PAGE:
Open main menu

Be (native pronunciation: [ʔɑŋ˧ɓe˧]), also known as Ong Be, , or Vo Limgao (Chinese: 臨高; pinyin: Lín'gāo), is a language spoken by 600,000 people, 100,000 of them monolingual, on the north-central coast of Hainan Island, including the suburbs of the provincial capital Haikou. According to Ethnologue, it is taught in primary schools.

Native to People's Republic of China
Region Hainan
Native speakers
600,000 (2000)[1]
Language codes
ISO 639-3 onb
Glottolog ling1262[3]



Be speakers refer to themselves as ʔaŋ˧vo˧, with ʔaŋ˧ being the prefix for persons and vo˧ meaning 'village' (Liang 1997:1). Liang (1997) notes that it is similar to the autonym ŋaːu˩fɔːn˩ (from ŋaːu˩ 'person' and fɔːn˩ 'village'), by which Gelong 仡隆 (Cun language) speakers refer to themselves.


Be is a Kra–Dai language, but its precise relationship to other branches within the Kra-Dai family has yet not been conclusively determined. Hansell (1988)[2] considers Be to be a sister of the Tai branch based on shared vocabulary, and proposes a Be–Tai grouping.

Based on toponymic evidence from place names with the prefix dya- (调 diao), Jinfang Li considers Be to have originated from the Leizhou peninsula of Guangdong province.[4]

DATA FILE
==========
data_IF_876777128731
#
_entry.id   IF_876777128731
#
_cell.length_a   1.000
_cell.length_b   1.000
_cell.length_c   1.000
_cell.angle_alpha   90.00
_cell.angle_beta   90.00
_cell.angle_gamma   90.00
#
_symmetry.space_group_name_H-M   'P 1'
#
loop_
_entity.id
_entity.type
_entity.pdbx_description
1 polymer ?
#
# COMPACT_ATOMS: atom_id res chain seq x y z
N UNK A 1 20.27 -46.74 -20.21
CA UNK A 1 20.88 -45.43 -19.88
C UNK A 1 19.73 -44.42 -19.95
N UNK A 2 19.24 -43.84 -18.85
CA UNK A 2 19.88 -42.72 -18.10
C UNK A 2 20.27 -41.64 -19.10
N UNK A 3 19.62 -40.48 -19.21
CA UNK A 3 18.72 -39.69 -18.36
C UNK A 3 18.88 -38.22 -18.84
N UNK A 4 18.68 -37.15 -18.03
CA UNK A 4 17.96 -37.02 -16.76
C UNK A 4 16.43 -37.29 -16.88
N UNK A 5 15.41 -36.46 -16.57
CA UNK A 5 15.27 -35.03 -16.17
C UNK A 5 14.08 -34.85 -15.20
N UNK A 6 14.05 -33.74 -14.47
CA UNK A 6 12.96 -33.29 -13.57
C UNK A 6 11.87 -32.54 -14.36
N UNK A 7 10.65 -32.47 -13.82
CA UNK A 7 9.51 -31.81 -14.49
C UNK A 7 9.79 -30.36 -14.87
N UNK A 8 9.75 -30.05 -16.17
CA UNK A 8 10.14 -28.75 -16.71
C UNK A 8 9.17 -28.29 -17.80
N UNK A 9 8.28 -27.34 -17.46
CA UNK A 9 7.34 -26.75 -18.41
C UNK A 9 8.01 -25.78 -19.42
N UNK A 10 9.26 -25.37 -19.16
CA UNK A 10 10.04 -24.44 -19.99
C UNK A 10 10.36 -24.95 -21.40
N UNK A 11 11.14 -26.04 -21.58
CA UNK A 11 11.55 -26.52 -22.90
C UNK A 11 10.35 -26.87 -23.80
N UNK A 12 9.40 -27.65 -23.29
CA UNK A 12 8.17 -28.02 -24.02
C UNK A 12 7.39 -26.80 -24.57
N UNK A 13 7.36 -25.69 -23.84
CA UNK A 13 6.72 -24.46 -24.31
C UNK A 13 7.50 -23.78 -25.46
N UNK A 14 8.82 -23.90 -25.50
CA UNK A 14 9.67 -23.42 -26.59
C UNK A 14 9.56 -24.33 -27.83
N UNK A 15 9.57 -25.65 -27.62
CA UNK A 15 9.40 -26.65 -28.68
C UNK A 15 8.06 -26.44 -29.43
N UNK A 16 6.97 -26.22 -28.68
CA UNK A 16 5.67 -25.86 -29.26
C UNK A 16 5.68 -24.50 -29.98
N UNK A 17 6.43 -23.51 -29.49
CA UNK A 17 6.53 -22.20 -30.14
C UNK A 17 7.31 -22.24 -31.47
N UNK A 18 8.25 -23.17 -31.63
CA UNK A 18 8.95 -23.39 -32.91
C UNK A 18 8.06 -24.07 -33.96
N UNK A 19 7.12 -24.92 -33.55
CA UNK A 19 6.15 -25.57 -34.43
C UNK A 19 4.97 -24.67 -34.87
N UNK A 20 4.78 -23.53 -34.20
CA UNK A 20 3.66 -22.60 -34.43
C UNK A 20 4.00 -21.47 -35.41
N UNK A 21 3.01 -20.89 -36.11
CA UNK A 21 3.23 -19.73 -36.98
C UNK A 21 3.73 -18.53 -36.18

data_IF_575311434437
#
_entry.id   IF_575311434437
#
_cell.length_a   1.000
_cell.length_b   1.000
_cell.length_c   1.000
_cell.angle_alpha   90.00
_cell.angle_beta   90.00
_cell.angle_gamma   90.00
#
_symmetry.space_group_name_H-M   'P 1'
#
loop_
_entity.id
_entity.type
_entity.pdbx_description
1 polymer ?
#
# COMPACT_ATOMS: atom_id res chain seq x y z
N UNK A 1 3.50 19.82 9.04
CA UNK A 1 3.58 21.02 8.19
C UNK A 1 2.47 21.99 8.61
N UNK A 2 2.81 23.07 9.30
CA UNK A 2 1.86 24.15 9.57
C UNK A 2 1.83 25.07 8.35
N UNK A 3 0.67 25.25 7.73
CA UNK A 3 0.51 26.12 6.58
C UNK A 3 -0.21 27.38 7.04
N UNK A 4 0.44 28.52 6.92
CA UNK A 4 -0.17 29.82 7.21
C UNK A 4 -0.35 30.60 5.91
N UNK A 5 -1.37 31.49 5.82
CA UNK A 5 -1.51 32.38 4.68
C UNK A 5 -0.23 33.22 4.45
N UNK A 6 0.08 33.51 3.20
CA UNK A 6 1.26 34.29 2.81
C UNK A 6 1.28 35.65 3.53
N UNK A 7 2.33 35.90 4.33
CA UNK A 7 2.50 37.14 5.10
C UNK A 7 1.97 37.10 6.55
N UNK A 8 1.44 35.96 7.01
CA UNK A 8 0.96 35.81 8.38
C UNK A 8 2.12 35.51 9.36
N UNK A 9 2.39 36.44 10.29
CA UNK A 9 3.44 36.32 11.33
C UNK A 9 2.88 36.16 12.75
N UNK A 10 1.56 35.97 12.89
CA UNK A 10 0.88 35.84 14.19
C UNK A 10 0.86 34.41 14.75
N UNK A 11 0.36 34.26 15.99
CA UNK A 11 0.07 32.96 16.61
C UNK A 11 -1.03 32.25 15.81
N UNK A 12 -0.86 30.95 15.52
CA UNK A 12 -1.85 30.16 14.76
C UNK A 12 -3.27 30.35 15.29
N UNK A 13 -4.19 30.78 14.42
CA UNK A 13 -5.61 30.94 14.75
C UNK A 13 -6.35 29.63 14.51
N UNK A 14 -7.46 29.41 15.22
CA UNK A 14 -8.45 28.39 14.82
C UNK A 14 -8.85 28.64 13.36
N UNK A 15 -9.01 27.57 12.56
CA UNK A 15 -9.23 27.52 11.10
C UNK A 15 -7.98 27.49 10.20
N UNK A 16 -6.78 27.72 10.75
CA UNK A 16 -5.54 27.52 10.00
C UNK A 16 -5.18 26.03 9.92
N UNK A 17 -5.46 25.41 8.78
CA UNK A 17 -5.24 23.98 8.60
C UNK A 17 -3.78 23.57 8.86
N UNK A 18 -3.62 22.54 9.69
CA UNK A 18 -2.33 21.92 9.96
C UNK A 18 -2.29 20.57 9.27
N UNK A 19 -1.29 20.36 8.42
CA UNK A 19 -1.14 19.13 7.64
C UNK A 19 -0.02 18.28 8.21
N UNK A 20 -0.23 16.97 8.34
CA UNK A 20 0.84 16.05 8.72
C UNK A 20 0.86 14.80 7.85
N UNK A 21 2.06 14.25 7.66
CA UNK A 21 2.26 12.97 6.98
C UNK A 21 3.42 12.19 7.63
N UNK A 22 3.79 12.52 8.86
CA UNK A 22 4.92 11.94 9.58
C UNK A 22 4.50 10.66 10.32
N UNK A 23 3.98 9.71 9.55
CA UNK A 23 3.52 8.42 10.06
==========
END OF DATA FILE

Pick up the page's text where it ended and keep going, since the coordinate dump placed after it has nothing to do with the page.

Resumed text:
Weera Ostapirat (1998),[5] analyzing data from Zhang (1992)[6], notes that Be and Jizhao share many lexical similarities and sound correspondences, and that Jizhao may be a remnant Be-related language on the Chinese mainland.


Be consists of the Lincheng 临城 (Western) and Qiongshan 琼山 (Eastern) dialects (Liang 1997). Liang (1997:32) documents the following varieties of Be.

Be of Chengmai is intermediate between the Lincheng and Qiongshan dialects, and has features of both (Liang 1997).


Liang (1997:16) considers Be to have migrated to Hainan from the Leizhou Peninsula of Guangdong about 2,500 years ago during the Warring States Period, but not over 3,000 years ago. Liang & Zhang (1996:21-25)[7] also believe that Be had migrated from the Leizhou Peninsula to northern Hainan about 2,500 years ago during the Warring States period.


  1. ^ Be at Ethnologue (18th ed., 2015)
  2. ^ a b Hansell, Mark. 1988. The Relation of Be to Tai: Evidence from Tones and Initials. In Comparative Kadai: Linguistic studies beyond Tai. Edited by Jerold A. Edmondson and David B. Solnit. Summer Institute of Linguistics and The University of Texas at Arlington Publications in Linguistics No. 86: 239-288.
  3. ^ Hammarström, Harald; Forkel, Robert; Haspelmath, Martin, eds. (2017). "Lingao". Glottolog 3.0. Jena, Germany: Max Planck Institute for the Science of Human History.
  4. ^ 李锦芳教授:“濒危语言吉兆话研究”
  5. ^ Ostapirat, W. (1998). A Mainland Bê Language? / 大陆的Bê语言?. Journal of Chinese Linguistics, 26(2), 338-344
  6. ^ Zhang Zhenxing [张振兴]. 1992. "Guangdongsheng Wuchuan fangyan jilve" [广东省吴川方言记略]. In Fangyan [方言] 1992(3).
  7. ^ Liang Min 梁敏 & Zhang Junru 张均如. 1996. Dongtai yuzu gailun 侗台语族概论 / An introduction to the Kam–Tai languages. Beijing: China Social Sciences Academy Press 中国社会科学出版社. ISBN 9787500416814
  • Liang Min [梁敏]. 1997. A study of Lingao [临高语研究]. Shanghai: Shanghai Far Eastern Publishing House [上海远东出版].

External linksEdit